1. From what I’ve gathered from Mr Bates Vs the Post Office on ITV, and the excellent account given by Nick Wallis in his book, The Great Post Office Scandal, it would appear that the Post Office, by lies and coercion, stole thousands of pounds from vulnerable Sub-Postmasters under the pretext, “You are the only one having problems with Horizon” when they knew hundreds of Sub-postmasters were having problems with Horizon. Example: £36,000 was stolen from Jo Hamilton as a ‘payback’ for a missing £36,O00 that didn’t exist, which would suggest that the only ‘missing’ £36,000 is somewhere within the Post Office coffers. And not just Jo Hamilton, it looks like hundreds of Sub-postmasters were scammed out of thousands of pounds by this method, resulting in millions of pounds ending up within the Post Office coffers? Why do I suspect a carefully organised corporate crime?

  5. It does not appear to be about anything other than the inept privileged who manage a government department celled the P.O, without any restraint although they would not really qualify for any more than a sweeper in a private company. It is just a case of stamping on anyone who may get close to exposing their incompetence.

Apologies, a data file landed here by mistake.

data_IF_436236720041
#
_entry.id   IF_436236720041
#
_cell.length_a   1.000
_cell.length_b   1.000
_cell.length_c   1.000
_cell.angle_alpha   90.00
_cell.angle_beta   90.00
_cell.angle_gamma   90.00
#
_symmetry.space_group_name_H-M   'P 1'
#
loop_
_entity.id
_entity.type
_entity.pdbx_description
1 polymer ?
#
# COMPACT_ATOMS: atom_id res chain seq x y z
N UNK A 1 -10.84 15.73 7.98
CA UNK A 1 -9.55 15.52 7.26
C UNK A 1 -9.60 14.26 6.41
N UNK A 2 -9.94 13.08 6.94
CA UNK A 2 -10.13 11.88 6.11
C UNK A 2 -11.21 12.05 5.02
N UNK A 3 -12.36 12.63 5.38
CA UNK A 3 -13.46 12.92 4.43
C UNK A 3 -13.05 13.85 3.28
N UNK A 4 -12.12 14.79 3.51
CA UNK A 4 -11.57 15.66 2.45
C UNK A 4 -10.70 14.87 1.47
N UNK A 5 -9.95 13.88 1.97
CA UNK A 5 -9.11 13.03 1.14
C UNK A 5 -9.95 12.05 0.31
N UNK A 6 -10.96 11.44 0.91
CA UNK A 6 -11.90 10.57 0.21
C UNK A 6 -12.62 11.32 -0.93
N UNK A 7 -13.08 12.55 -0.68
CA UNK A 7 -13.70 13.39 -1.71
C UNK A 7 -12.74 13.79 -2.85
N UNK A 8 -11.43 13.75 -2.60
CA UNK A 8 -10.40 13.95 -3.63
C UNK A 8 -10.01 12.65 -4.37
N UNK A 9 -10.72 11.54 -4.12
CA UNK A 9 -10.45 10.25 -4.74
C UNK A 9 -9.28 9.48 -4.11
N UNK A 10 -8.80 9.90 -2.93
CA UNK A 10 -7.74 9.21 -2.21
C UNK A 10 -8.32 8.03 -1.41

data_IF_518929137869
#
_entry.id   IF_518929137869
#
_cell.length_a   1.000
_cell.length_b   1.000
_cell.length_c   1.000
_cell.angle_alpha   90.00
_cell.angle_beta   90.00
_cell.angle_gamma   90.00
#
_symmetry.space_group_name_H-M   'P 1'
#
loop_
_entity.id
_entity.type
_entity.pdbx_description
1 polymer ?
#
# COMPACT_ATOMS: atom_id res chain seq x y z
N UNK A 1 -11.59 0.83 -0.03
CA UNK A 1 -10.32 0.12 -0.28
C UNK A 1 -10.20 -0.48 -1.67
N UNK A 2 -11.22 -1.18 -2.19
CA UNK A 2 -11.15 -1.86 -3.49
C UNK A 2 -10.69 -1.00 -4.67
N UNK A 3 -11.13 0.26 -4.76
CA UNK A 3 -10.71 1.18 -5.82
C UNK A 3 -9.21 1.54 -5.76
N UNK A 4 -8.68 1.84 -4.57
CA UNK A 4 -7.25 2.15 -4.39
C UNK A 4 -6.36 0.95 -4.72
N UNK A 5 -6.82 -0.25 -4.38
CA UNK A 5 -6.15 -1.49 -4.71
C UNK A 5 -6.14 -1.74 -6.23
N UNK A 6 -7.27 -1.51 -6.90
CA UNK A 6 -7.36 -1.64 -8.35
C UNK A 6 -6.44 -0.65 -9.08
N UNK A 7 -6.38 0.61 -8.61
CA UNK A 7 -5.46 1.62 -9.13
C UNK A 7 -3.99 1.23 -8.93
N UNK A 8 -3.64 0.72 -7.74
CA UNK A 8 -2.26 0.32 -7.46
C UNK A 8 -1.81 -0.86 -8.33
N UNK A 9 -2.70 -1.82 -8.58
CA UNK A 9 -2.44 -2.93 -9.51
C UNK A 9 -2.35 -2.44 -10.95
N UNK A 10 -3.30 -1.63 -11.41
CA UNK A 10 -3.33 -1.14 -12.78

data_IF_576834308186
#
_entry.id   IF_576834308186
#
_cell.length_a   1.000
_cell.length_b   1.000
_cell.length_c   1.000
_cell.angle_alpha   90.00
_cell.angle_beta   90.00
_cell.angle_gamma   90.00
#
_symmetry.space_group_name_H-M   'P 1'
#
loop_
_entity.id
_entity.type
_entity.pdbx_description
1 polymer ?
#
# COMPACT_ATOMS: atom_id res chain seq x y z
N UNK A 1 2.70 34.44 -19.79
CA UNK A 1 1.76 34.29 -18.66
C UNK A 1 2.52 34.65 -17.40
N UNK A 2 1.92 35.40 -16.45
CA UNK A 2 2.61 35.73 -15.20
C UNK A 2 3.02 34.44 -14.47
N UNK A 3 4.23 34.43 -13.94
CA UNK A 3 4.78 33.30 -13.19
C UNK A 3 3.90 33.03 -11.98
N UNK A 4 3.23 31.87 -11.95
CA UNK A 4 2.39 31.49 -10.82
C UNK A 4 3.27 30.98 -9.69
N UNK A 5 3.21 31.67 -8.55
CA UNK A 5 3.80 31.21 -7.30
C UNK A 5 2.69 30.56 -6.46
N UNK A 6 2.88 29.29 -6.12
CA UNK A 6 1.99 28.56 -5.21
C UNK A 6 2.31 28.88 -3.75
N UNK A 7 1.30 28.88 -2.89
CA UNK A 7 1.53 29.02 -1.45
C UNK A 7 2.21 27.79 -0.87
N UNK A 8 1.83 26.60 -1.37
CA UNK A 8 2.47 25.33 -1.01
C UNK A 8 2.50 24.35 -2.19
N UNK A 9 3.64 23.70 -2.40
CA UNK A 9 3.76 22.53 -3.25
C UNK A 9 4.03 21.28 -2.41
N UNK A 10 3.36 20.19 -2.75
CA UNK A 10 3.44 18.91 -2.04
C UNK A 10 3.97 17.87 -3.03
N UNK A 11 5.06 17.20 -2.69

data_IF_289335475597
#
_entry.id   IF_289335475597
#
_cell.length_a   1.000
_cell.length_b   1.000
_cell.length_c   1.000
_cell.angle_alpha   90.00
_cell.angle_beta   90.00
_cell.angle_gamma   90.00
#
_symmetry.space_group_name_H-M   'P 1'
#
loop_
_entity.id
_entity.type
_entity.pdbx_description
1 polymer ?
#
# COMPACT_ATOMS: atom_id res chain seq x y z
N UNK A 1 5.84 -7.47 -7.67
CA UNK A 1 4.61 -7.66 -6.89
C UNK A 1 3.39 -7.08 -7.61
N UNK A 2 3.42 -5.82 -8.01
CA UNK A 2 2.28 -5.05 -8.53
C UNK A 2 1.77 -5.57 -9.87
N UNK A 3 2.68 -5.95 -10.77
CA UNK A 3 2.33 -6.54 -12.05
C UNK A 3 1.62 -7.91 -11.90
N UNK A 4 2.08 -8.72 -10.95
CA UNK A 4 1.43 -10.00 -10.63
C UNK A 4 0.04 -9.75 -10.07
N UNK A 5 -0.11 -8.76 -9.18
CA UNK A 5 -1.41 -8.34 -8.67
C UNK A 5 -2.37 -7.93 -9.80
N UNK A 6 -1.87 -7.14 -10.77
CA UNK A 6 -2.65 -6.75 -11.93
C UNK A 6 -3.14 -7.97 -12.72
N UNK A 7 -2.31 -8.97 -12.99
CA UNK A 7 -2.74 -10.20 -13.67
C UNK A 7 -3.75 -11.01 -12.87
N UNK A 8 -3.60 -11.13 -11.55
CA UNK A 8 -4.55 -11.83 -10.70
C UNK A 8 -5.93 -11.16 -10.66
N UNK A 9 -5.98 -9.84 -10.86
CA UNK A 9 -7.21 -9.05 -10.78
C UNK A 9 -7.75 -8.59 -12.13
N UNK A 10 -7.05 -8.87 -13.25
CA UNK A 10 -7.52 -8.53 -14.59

6. The fact that the Government and the Post Office are requesting unknown victims to ‘come forward and get in touch with the appropriate authorities’ epitomises what a mess the entire business systems of the Post Office are in!

    Do the Post Office (or indeed their lawyers who have erroneously received so much of tax payers money) not know who they have prosecuted over the past 20 years as a result of this ill fated computer system implementation. The Post Office should be informing the Justice Department how many people they may have wrongly prosecuted and who they are. The fact the Post Office don’t seem able to do this suggests that they have no Personnel Records and anyone who was correctly prosecuted by the Post Office in the past for criminal action could return for more ill gotten gains without the Post Office knowing! Perhaps this is why the Post Office were telling victims they were the only ones affected by this problem can we assume the Post Office were in such a mess they didn’t know how many people were affected.